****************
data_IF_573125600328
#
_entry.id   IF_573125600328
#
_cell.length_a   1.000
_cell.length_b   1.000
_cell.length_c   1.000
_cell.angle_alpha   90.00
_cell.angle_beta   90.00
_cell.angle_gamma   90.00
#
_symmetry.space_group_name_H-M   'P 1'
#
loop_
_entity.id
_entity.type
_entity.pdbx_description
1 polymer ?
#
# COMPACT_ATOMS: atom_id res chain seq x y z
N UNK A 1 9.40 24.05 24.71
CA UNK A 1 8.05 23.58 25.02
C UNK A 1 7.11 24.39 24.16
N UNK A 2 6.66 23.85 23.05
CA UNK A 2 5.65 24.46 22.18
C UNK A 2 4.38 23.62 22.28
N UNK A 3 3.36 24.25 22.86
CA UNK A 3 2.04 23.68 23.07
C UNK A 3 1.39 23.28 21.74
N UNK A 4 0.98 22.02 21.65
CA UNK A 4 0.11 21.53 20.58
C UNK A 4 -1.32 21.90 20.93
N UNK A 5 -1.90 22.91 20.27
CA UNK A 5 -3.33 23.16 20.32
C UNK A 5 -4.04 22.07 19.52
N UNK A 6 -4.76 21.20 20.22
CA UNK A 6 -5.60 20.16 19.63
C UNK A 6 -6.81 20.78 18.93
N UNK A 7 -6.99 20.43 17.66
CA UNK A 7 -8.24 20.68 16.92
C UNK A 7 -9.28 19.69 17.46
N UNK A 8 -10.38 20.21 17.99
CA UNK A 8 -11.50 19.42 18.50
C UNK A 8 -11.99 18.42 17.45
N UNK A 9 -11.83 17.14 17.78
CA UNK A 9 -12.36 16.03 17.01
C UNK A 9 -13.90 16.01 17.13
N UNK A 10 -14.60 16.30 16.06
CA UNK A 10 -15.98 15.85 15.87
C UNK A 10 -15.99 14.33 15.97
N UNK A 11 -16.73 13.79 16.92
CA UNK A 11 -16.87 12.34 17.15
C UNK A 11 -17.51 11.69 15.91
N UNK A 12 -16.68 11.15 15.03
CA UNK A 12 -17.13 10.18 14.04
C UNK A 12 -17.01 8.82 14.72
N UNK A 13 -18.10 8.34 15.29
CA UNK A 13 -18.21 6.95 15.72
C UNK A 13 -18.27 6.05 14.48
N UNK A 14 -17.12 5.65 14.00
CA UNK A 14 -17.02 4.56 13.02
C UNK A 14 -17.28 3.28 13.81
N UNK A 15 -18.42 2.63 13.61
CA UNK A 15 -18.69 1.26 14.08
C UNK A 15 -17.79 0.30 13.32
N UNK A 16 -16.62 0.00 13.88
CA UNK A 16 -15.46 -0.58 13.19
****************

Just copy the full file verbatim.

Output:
data_IF_573125600328
#
_entry.id   IF_573125600328
#
_cell.length_a   1.000
_cell.length_b   1.000
_cell.length_c   1.000
_cell.angle_alpha   90.00
_cell.angle_beta   90.00
_cell.angle_gamma   90.00
#
_symmetry.space_group_name_H-M   'P 1'
#
loop_
_entity.id
_entity.type
_entity.pdbx_description
1 polymer ?
#
# COMPACT_ATOMS: atom_id res chain seq x y z
N UNK A 1 9.40 24.05 24.71
CA UNK A 1 8.05 23.58 25.02
C UNK A 1 7.11 24.39 24.16
N UNK A 2 6.66 23.85 23.05
CA UNK A 2 5.65 24.46 22.18
C UNK A 2 4.38 23.62 22.28
N UNK A 3 3.36 24.25 22.86
CA UNK A 3 2.04 23.68 23.07
C UNK A 3 1.39 23.28 21.74
N UNK A 4 0.98 22.02 21.65
CA UNK A 4 0.11 21.53 20.58
C UNK A 4 -1.32 21.90 20.93
N UNK A 5 -1.90 22.91 20.27
CA UNK A 5 -3.33 23.16 20.32
C UNK A 5 -4.04 22.07 19.52
N UNK A 6 -4.76 21.20 20.22
CA UNK A 6 -5.60 20.16 19.63
C UNK A 6 -6.81 20.78 18.93
N UNK A 7 -6.99 20.43 17.66
CA UNK A 7 -8.24 20.68 16.92
C UNK A 7 -9.28 19.69 17.46
N UNK A 8 -10.38 20.21 17.99
CA UNK A 8 -11.50 19.42 18.50
C UNK A 8 -11.99 18.42 17.45
N UNK A 9 -11.83 17.14 17.78
CA UNK A 9 -12.36 16.03 17.01
C UNK A 9 -13.90 16.01 17.13
N UNK A 10 -14.60 16.30 16.06
CA UNK A 10 -15.98 15.85 15.87
C UNK A 10 -15.99 14.33 15.97
N UNK A 11 -16.73 13.79 16.92
CA UNK A 11 -16.87 12.34 17.15
C UNK A 11 -17.51 11.69 15.91
N UNK A 12 -16.68 11.15 15.03
CA UNK A 12 -17.13 10.18 14.04
C UNK A 12 -17.01 8.82 14.72
N UNK A 13 -18.10 8.34 15.29
CA UNK A 13 -18.21 6.95 15.72
C UNK A 13 -18.27 6.05 14.48
N UNK A 14 -17.12 5.65 14.00
CA UNK A 14 -17.02 4.56 13.02
C UNK A 14 -17.28 3.28 13.81
N UNK A 15 -18.42 2.63 13.61
CA UNK A 15 -18.69 1.26 14.08
C UNK A 15 -17.79 0.30 13.32
N UNK A 16 -16.62 0.00 13.88
CA UNK A 16 -15.46 -0.58 13.19